Holes Cut in Steel Beams Led to Cracking at San Francisco's Transbay Terminal: Engineers - NBC Bay Area
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Holes Cut in Steel Beams Led to Cracking at San Francisco's Transbay Terminal: Engineers

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    Holes in Steel Beams Led to Cracking at Transbay Terminal

    Engineering Experts tell NBC Bay Area News the cracks found in the Transbay Terminal superstructure appear to have started at the sharp corners of holes cut into vital steel beams during construction – edges long understood to heighten stresses in any steel structure. Jaxon Van Derbeken reports.

    (Published Monday, Oct. 1, 2018)

    Engineering experts tell NBC Bay Area the cracks found in the Transbay Terminal superstructure appear to have started at the sharp corners of holes cut into vital steel beams during construction – edges long understood to heighten stresses in any steel structure.

    “It’s not a good structural element,” says mechanical engineer Bernard Cuzzillo, referring to rectangular notches clearly cut in the four-inch thick steel at the bottom of the 85-foot long I-beam used to support the terminal deck across Fremont Street.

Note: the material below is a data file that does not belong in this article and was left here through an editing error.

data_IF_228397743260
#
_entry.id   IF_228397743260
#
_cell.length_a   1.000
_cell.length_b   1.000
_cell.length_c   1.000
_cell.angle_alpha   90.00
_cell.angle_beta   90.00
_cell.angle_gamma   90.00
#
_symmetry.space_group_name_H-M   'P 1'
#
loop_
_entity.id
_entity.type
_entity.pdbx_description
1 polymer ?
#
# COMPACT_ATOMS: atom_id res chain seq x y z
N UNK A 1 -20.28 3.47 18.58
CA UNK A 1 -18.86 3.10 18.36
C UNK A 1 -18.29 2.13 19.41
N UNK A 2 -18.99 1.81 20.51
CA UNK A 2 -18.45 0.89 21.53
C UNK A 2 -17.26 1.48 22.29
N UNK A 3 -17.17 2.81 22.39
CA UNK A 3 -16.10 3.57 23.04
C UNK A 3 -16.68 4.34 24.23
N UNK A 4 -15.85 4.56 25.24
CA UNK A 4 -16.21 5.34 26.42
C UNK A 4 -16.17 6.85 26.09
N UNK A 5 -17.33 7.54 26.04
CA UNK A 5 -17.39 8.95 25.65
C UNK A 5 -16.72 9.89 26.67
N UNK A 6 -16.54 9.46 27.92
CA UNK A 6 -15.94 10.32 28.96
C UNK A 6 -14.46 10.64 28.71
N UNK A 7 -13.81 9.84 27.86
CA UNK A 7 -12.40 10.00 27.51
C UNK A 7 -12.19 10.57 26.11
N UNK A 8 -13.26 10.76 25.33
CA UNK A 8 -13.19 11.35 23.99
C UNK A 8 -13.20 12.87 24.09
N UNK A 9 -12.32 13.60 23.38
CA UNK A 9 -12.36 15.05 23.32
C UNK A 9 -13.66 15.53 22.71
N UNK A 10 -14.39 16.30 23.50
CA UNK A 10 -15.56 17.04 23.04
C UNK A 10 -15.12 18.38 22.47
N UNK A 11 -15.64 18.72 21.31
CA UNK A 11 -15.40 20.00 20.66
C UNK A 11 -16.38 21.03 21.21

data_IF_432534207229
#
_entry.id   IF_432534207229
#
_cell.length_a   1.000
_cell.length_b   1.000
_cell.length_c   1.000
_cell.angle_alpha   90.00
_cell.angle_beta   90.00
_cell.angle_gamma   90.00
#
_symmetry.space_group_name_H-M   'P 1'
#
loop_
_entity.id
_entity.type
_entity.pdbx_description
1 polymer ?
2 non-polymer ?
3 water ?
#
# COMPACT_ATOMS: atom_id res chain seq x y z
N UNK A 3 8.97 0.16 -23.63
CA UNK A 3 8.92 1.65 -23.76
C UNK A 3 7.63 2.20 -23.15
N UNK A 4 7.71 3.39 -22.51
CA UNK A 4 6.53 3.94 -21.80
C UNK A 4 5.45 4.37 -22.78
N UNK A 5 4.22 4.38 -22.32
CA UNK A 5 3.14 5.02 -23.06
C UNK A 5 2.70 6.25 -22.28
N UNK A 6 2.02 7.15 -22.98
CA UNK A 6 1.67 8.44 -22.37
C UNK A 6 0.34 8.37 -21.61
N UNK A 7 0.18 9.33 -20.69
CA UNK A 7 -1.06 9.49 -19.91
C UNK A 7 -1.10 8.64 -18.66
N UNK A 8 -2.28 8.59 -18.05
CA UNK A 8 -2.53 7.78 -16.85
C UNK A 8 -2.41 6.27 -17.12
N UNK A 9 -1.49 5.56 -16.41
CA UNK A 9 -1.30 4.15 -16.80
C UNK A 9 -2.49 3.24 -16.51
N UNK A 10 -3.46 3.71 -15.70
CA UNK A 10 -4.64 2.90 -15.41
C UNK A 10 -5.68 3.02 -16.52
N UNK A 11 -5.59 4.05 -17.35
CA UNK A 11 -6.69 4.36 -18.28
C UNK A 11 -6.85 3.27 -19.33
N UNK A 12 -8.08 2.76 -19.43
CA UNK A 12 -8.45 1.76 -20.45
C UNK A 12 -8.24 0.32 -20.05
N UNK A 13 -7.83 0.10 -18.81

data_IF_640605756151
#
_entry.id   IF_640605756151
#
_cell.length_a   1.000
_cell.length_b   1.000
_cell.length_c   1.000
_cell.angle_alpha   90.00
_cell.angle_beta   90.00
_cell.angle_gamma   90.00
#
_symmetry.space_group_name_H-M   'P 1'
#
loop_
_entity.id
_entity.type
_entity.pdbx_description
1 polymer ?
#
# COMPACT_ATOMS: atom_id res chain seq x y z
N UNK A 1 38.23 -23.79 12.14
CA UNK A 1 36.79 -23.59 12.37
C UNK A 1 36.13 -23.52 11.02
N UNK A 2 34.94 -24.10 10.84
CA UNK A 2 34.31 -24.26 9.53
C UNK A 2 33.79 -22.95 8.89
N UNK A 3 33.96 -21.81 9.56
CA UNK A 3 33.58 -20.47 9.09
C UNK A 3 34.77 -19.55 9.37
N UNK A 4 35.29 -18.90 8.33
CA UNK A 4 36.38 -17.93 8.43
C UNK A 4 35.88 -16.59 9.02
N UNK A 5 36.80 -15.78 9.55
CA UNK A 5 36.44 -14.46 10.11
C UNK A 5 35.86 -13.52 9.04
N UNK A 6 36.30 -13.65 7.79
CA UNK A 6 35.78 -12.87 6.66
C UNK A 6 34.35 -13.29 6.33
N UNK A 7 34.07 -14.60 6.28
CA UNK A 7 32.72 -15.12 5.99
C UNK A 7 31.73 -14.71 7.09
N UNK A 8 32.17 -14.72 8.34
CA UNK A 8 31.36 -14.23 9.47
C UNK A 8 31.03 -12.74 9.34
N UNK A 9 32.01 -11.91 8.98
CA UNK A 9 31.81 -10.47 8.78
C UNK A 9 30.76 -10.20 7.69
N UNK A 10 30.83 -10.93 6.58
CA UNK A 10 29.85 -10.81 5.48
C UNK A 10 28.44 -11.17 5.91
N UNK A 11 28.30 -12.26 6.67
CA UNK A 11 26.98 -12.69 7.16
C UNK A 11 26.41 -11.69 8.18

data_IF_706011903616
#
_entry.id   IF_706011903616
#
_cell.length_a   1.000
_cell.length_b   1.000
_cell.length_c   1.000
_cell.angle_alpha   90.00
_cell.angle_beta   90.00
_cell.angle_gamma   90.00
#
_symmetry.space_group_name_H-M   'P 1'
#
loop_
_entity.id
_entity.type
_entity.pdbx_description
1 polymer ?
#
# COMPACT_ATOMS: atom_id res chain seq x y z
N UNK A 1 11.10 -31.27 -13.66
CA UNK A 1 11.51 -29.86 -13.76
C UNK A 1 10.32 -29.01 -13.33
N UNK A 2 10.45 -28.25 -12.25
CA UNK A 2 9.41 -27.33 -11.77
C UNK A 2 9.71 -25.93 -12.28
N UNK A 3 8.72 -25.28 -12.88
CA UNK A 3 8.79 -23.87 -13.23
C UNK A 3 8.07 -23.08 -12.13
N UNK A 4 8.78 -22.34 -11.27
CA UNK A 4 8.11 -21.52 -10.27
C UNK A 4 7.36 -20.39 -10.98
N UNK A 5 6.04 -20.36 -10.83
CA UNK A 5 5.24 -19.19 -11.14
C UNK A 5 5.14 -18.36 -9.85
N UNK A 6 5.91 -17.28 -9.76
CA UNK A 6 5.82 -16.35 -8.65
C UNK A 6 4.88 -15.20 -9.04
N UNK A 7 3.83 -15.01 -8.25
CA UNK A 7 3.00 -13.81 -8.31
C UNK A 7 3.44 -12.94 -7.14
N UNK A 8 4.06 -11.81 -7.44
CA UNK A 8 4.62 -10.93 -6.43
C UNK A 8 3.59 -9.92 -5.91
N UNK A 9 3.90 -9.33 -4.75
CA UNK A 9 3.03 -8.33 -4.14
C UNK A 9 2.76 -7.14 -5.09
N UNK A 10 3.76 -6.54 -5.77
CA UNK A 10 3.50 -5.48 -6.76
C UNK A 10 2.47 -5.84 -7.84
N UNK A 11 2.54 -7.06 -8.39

Cuzzillo referred to one of the holes visible in the 2.5 foot wide strip, or flange, where a vertical steel plate is attached to the I-beam.

    “To have a hole right there creates a weak spot right where the force is greatest,” says Cuzzillo, who studies why such massive structures fail.

    “It looks a little ominous,” says David Williams, an engineer with four decades of experience building marine foundations and steel structures. He says the rectangular shape of the hole is what poses the danger.

    “The sharp edge, the sharp corner, concentrates stresses,” he explained. “It’s just been left in a condition that really invites fracture.”

    In fact, enhanced photos appear to show at least one of the cracks started at one of those sharp-edged corners. Normally, such edges would be rounded to prevent stresses from being concentrated at the corners, the engineers say. It is not clear why the corners were not rounded in the Transbay project or what was their intended purpose.

    San Francisco Supervisor Aaron Peskin, who oversees the city’s transportation funding authority, says the latest problems have convinced him it is time to change management at the Transbay governing authority. He even suggested reconstituting entirely to create a new agency to manage outstanding construction to serve high speed rail.

    “This has been a decade in the making,” Peskin said. “It’s cost $2.2 billion and we’ve lost public faith in the government and we’ve really got to show people that San Francisco can be the city that knows how.”

    Shoring up the structure is ongoing and is expected to be completed by next week, with the authority relying on the same company that made the beams to provide the steel.

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